An advert for breast surgery featuring lifestyle blogger Sarah Ashcroft has been banned after it was deemed irresponsible.
The advert, which ran on ITV in April, featured the 21-year-old, who runs the That Pommie Girl blog, talking about her experience of breast enhancement surgery and how people were "so impressed" with the results.
The Advertising Standards Authority (ASA) said the company, Transform, failed to advertise responsibly because the ad would be likely to appeal to teenagers.
A viewer contacted the advertising watchdog because they felt the ad for the Transform Clinic in London exploited young women's insecurities about their bodies by implying that breast enhancement surgery would make them more confident and popular.
In the video, Ashcroft, who had surgery at the clinic, said she felt like a "new person" after the procedure.
She said: "I never really looked at any part of my body past my neck because it wasn't something I liked. So I spent endless hours looking into getting a cosmetic procedure. From the moment I walked into the Transform Clinic, I knew these were the people I wanted to go with.
"I feel like a new person. From having nothing to then looking at yourself with boobs, it was the weirdest thing. Everyone was like, 'Wow, they look so natural, I'm so impressed.' And to come away from it feeling 10 times more confident than you were I think is just an amazing feeling."
In the advert Ashcroft talks about how the surgery improved her confidence.
The ASA said the ad’s focus on Ashcroft, who has 28,800 Twitter followers, meant it would appeal to young women and ruled it should not be shown again.
The watchdog was "concerned that the focus on the negative perception she had of her body prior to cosmetic surgery might encourage viewers, particularly young women and teenage girls, to think about their own insecurities about their bodies".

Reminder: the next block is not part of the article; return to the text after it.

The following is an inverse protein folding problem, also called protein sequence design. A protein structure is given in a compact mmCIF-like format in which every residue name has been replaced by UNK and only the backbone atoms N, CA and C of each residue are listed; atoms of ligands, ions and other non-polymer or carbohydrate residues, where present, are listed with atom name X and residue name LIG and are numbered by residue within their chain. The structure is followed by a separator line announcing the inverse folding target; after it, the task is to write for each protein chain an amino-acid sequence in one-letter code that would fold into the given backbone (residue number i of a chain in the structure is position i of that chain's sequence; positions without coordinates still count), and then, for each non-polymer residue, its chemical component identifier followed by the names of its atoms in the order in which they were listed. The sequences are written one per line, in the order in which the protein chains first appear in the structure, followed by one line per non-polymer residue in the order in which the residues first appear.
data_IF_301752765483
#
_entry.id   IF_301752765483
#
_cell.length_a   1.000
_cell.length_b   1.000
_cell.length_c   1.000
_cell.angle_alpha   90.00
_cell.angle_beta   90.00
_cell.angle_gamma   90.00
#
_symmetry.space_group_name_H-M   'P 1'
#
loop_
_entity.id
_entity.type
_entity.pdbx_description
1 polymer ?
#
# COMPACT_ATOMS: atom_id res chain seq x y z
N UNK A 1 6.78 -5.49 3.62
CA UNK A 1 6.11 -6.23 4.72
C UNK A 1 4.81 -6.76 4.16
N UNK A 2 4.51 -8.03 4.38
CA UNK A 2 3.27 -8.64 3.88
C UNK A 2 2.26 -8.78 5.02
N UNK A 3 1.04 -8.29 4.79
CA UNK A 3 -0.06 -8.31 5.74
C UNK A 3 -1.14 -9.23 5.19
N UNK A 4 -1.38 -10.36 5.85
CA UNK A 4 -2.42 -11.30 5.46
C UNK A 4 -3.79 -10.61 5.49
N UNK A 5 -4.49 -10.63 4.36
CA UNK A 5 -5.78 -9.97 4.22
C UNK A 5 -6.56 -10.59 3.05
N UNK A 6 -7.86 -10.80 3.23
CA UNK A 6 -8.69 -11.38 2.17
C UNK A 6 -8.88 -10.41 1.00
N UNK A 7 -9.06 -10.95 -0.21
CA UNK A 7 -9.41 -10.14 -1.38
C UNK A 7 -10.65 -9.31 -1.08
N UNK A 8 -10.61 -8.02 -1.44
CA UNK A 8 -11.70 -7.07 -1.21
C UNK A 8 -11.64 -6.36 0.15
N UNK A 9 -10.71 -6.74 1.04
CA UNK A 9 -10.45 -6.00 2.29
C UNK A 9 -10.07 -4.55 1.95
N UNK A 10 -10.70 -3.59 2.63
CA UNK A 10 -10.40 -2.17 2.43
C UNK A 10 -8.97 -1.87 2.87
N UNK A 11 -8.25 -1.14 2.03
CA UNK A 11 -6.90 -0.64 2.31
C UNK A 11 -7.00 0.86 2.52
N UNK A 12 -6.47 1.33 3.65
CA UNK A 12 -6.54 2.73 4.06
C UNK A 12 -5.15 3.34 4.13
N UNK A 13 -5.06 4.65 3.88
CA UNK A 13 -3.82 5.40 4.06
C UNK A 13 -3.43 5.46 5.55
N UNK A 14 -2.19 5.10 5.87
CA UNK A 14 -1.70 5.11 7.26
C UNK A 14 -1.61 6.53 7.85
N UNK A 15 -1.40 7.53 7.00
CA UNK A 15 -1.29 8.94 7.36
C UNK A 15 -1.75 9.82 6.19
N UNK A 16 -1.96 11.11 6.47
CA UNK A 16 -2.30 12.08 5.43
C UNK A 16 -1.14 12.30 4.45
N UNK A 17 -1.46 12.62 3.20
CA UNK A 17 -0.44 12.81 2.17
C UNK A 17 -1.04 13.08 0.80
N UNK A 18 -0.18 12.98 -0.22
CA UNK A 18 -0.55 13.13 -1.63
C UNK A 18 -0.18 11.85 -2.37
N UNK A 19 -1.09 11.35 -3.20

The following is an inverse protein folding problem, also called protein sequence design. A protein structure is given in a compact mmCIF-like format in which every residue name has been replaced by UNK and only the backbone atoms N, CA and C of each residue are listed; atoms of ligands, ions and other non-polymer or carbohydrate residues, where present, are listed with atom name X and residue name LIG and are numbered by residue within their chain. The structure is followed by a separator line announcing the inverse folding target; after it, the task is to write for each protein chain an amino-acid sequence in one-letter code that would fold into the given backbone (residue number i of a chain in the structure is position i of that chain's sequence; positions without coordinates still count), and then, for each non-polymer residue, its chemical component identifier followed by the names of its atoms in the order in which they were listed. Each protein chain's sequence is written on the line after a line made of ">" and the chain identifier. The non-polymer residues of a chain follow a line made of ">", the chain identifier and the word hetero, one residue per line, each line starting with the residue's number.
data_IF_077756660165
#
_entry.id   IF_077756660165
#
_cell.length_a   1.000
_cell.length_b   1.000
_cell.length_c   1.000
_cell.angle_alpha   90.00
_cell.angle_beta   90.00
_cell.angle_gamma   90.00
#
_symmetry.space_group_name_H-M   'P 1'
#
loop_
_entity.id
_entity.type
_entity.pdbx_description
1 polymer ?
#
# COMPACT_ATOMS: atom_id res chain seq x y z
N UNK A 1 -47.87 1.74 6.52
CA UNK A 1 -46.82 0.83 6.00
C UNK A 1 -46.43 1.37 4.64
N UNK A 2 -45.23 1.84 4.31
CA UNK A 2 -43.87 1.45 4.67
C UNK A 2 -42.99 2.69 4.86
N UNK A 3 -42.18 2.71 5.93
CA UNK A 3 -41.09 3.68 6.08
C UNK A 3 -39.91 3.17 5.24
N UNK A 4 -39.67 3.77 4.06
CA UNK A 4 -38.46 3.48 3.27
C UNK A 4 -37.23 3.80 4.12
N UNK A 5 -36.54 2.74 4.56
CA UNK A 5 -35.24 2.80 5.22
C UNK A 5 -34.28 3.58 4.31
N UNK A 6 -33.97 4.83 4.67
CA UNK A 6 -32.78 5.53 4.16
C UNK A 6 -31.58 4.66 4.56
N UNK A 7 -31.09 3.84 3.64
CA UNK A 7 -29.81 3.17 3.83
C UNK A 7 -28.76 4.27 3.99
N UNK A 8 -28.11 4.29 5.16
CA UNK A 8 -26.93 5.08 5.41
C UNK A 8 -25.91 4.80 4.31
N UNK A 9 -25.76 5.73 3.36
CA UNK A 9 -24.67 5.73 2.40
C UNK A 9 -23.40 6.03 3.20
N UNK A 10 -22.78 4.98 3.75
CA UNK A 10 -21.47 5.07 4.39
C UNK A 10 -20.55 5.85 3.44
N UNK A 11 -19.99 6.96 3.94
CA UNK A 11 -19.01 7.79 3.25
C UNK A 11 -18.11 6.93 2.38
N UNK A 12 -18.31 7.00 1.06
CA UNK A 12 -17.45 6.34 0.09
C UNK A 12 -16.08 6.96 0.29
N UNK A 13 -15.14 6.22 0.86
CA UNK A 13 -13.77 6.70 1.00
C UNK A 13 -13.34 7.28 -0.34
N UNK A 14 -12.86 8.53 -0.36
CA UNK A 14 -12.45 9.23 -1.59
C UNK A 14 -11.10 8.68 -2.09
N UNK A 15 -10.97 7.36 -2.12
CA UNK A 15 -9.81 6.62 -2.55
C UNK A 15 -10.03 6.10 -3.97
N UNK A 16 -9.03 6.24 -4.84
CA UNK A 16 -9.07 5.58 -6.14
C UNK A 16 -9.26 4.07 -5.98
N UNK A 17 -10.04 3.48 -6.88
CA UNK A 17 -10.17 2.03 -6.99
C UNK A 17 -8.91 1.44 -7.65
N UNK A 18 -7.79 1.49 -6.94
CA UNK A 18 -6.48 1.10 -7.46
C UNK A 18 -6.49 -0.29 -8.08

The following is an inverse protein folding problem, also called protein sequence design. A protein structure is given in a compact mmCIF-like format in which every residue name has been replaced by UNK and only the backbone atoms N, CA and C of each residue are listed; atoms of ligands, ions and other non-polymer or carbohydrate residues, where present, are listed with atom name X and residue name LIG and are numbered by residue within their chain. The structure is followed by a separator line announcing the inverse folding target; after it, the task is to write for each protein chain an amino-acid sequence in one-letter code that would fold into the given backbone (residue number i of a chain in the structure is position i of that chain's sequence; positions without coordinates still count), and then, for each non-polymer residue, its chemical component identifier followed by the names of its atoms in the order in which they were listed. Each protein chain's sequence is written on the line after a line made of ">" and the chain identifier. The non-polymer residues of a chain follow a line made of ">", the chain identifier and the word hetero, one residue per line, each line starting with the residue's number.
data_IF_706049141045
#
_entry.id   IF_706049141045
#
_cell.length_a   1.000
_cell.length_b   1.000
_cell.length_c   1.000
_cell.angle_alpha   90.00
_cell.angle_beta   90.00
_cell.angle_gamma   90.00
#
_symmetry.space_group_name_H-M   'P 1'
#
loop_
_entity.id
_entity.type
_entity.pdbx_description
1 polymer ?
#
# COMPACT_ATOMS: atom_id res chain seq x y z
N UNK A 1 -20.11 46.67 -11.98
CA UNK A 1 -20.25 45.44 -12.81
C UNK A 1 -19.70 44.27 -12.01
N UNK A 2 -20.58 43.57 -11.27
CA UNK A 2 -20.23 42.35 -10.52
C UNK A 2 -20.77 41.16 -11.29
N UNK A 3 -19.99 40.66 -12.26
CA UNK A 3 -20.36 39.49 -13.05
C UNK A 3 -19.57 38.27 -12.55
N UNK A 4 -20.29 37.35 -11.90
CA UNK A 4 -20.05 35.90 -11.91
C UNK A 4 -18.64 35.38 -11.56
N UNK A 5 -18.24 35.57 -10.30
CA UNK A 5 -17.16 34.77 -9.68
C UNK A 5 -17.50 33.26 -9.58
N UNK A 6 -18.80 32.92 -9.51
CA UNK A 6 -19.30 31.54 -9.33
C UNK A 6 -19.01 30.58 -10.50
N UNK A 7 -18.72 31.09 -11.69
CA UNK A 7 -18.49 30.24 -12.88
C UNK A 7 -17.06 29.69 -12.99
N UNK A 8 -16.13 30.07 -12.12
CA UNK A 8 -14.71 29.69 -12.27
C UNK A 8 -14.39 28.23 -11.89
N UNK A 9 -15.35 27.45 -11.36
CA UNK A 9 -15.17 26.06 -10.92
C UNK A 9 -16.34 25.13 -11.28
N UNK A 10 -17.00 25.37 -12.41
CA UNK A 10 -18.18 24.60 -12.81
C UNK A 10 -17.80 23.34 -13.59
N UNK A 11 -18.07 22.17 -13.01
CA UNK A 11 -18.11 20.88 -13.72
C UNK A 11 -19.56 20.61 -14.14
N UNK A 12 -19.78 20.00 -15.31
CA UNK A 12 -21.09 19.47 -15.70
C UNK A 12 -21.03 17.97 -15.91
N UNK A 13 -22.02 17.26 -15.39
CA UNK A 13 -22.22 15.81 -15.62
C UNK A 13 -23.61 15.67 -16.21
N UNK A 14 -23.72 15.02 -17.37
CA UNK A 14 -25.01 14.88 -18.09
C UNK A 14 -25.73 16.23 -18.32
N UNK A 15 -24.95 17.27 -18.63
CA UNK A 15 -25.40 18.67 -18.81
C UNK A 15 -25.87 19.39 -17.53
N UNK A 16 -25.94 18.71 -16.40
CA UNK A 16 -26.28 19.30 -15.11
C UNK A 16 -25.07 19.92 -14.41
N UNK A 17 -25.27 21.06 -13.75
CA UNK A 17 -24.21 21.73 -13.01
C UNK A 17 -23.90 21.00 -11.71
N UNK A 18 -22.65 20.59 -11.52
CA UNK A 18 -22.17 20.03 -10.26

Though Ashcroft did not explicitly link cosmetic surgery with her popularity or success in the advert, the ASA said because of the emphasis on confidence she gained following the surgery, young viewers would infer the connection.
The advert was part of a series, still available on the company's website, called "blogger stories" also featuring Tres Monikh, Scarlett London, and Lydia Elise Millen.
The "stories" focus on the bloggers' experience of procedures including laser hair removal, rhinoplasty, and lip enhancement.
The ASA said it had not banned the series on the site because it is unlikely children would access the website and navigate to this exact page, whereas it is likely they may see the ad on TV.
Transform defended the ad and said Ashcroft was a "positive role model" for cosmetic surgery and that her testimony was "neutral" and unscripted.
The company added that she chose cosmetic surgery with Transform for clinical reasons and paid for her procedure prior to being approached to feature in the advert.
A spokeswoman said she was "surprised" the complaint had been upheld because Ashcroft was typical of "independent, responsible" women who opted for plastic surgery, but said Transform would respect the ASA's ruling that the ad should not appear again.
She added there was "no inference in the advert that her [Ashcroft's] popularity is linked to her breast size" and claimed that Ashcroft "strongly encourages anyone thinking about a procedure to undertake their research with a sense of personal responsibility".
"Rightly or wrongly, cosmetic surgery polarises opinion and we acknowledge there will always be parts of society who will object to it," she said. "However, Transform strives to ensure a sense of responsibility is maintained at all times."
The spokeswoman also claimed the company had led what she described as a "sea change in the ethical marketing of the sector".